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International Symposium on Performance Science. Program Proof. 02-05 September 2015. ABSTRACT Empirical. PIANISTS' HAND BIOMECHANICS: ...

International Symposium on Performance Science 02-05 September 2015

Program Proof ABSTRACT Empirical

PIANISTS' HAND BIOMECHANICS: HERITAGE AND NEW KNOWLEDGE Sang-Hie Lee1 and Angel Luciano2 1.School

of Music, University of South Florida, USA of Pediatrics, Division of Neonatology, University of South Florida, USA * Correspondence: [email protected] 2.Department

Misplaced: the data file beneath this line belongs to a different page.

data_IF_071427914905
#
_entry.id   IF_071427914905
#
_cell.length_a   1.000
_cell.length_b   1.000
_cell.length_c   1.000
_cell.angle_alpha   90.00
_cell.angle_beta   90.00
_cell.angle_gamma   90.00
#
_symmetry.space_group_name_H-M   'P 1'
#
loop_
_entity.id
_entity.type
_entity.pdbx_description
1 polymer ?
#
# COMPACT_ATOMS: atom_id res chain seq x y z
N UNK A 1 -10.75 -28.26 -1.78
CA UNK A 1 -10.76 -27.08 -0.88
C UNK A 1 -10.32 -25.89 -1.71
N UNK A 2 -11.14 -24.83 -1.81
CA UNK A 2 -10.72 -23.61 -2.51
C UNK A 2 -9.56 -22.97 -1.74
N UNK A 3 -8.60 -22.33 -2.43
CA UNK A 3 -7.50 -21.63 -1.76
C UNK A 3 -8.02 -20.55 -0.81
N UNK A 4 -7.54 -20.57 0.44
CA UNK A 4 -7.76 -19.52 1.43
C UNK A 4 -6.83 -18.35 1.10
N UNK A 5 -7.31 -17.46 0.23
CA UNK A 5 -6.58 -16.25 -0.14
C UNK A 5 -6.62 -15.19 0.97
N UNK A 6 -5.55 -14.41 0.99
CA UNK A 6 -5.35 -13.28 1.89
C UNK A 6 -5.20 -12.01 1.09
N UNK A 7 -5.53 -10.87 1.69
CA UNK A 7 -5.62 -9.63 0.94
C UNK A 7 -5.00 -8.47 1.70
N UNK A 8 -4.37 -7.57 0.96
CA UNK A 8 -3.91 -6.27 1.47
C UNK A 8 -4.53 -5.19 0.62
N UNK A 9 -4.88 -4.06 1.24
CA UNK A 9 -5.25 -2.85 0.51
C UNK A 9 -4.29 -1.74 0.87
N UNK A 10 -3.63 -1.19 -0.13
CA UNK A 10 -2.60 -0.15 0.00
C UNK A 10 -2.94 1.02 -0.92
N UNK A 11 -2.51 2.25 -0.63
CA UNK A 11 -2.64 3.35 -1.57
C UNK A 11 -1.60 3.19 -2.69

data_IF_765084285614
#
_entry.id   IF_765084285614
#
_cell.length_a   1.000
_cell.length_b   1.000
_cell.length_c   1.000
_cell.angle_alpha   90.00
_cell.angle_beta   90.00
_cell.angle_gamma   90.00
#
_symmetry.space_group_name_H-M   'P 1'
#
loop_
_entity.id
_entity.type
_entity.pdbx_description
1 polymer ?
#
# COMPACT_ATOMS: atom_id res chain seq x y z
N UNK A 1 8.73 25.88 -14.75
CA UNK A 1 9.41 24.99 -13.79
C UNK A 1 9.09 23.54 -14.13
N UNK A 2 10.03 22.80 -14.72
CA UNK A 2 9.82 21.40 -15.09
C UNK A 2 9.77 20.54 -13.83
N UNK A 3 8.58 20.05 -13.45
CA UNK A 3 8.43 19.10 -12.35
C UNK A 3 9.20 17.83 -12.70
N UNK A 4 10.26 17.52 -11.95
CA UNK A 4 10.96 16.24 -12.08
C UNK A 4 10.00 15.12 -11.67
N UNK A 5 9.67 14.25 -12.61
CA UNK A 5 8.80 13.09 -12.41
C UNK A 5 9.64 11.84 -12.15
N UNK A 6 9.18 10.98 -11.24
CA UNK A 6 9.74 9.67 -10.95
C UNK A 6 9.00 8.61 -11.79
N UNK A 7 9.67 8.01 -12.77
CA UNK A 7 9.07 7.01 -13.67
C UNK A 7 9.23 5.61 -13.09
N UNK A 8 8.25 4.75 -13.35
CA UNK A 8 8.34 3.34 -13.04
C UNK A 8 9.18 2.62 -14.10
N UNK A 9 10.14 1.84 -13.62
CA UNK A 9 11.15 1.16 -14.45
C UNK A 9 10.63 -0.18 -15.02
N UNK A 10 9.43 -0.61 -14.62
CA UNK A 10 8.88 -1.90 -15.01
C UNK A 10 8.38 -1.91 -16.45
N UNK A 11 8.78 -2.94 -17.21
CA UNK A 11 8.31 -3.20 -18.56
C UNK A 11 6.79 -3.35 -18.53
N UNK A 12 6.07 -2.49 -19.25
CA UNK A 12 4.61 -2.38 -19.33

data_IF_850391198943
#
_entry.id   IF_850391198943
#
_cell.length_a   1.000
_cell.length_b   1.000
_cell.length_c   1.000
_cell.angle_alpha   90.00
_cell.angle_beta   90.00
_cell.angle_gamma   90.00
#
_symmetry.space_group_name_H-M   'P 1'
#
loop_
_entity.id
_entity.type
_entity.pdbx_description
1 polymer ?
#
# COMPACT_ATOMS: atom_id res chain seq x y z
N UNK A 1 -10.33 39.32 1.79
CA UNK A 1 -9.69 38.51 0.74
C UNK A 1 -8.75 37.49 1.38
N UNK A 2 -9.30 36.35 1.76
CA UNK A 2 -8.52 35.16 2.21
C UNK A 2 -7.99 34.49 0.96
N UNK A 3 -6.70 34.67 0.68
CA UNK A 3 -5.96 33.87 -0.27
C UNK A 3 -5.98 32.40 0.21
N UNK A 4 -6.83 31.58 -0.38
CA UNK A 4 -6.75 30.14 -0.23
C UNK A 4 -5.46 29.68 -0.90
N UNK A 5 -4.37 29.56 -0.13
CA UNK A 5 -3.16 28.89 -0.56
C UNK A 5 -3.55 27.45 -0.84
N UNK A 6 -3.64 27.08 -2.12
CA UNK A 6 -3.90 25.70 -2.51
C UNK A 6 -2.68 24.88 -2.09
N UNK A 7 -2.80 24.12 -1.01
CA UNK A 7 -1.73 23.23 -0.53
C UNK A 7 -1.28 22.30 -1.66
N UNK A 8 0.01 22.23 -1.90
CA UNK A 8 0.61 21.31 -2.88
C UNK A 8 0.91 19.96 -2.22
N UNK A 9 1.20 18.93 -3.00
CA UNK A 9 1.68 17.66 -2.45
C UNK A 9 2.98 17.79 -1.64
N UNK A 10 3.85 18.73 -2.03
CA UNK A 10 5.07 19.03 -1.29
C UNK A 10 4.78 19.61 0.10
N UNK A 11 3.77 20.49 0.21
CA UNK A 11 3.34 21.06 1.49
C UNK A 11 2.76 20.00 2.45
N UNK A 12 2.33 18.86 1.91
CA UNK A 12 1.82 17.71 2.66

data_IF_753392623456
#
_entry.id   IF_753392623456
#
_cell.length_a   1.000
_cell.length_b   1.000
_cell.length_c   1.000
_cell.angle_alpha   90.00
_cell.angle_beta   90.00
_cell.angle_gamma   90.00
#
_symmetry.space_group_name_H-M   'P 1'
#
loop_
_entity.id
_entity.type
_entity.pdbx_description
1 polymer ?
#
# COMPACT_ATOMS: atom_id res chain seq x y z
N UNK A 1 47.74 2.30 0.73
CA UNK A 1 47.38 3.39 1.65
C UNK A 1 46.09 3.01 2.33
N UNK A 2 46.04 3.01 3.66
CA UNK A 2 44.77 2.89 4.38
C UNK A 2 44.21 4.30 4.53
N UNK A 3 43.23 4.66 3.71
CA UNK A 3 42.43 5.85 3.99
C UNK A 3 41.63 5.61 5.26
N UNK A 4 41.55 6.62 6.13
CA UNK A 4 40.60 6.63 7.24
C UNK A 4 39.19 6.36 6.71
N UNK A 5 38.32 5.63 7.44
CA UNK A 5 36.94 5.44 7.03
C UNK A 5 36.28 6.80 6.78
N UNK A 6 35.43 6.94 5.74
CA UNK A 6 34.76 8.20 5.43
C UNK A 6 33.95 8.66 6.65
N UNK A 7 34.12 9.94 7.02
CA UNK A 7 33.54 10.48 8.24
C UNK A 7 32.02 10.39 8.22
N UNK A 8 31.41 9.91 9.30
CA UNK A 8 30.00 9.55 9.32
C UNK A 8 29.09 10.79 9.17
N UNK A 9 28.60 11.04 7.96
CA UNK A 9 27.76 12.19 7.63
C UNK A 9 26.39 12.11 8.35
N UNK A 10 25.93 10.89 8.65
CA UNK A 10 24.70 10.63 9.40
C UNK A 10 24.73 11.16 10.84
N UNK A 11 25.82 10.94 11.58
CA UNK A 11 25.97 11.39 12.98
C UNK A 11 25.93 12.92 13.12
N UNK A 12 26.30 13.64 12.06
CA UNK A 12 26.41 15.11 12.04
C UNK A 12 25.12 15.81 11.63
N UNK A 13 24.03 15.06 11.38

Background Skilled piano technique involves finger technique, arm weight, relaxation, weight transfer, and physiological mechanics of the torso. Piano techniques have evolved over time in parallel with the change of instrument and stylistic pianism. While pedagogues have taught ways to produce the desired tones with controlled finger-touch in coordination with the arm and the body, hand size and shape have not been a part of our piano pedagogy heritage until recent years. We wonder if skilled touch control may be influenced by biomechanics of piano-playing hand. Aims The study was aimed to compare skilled pianists hand biomechanics and their evenness touch control in tempo and dynamics. Method Skilled pianists were classified into four groups: artists (n=9), graduate pianists (n=8), undergraduate pianists (n=5), and injured professional pianists (n=9). Hand biomechanics were measured by hand length and width, composite finger lengths, composite finger spans, hand and arm weights, weight ratio between them, and ulnar deviation at the wrist. Performance outcomes in playing seven piano tasks were measured by temporal and dynamic evenness of MIDI data, quantified in a hybrid acoustic-electronic piano. DataGlove 5DT was used to capture motion at 14 finger joints to compare an injured and a healthy pianists' joints motions in playing a rapid scale. Results There were NO differences in hand biomechanics among the four pianist groups. Significant differences in hand size, shape, and weight were observed, as expected, between male (n=16) and female (n=15) pianists. However, surprisingly, there was no significant difference between male and female in finger spans 1-5, 2-4, 3-5, ulnar deviation, and hand-arm weight ratio. In legato playing, artists, graduate, and injured pianists were similar in articulation (p=0.83, p=0.523) and tempo evenness (p=0.60, p=0.15). Undergraduate pianists showed significant differences in both temporal and articulation evenness control (p=0.045, p=0.045). Injured (p=0.024) and undergraduate pianists (p=0.042) showed significant differences from the other two groups in tempo evenness in staccato playing. An injured and a healthy pianist’s motion data showed a large variation in MCP and PIP joints. Conclusions Our study demonstrated that the knowledge of pianists’ hand biomechanics can support effective skills development and the understanding of the relationship between hand biomechanics and touch control were essential to pianists’ injury-prevention and rehabilitation. Keywords skilled piano playing; hand biomechanics; pianists’ finger motion analysis; piano pedagogy; heritage Acknowledgments We acknowledge USF’s Neuroscience Collaborative Motion Disorder Grant, the initial co-PI, Dr. Yu Sun of the Computer Science Engineering Department, and our capable research assistants, Dr. Sun Lin, computer scientist, and Jeffrey Chodil, pianist.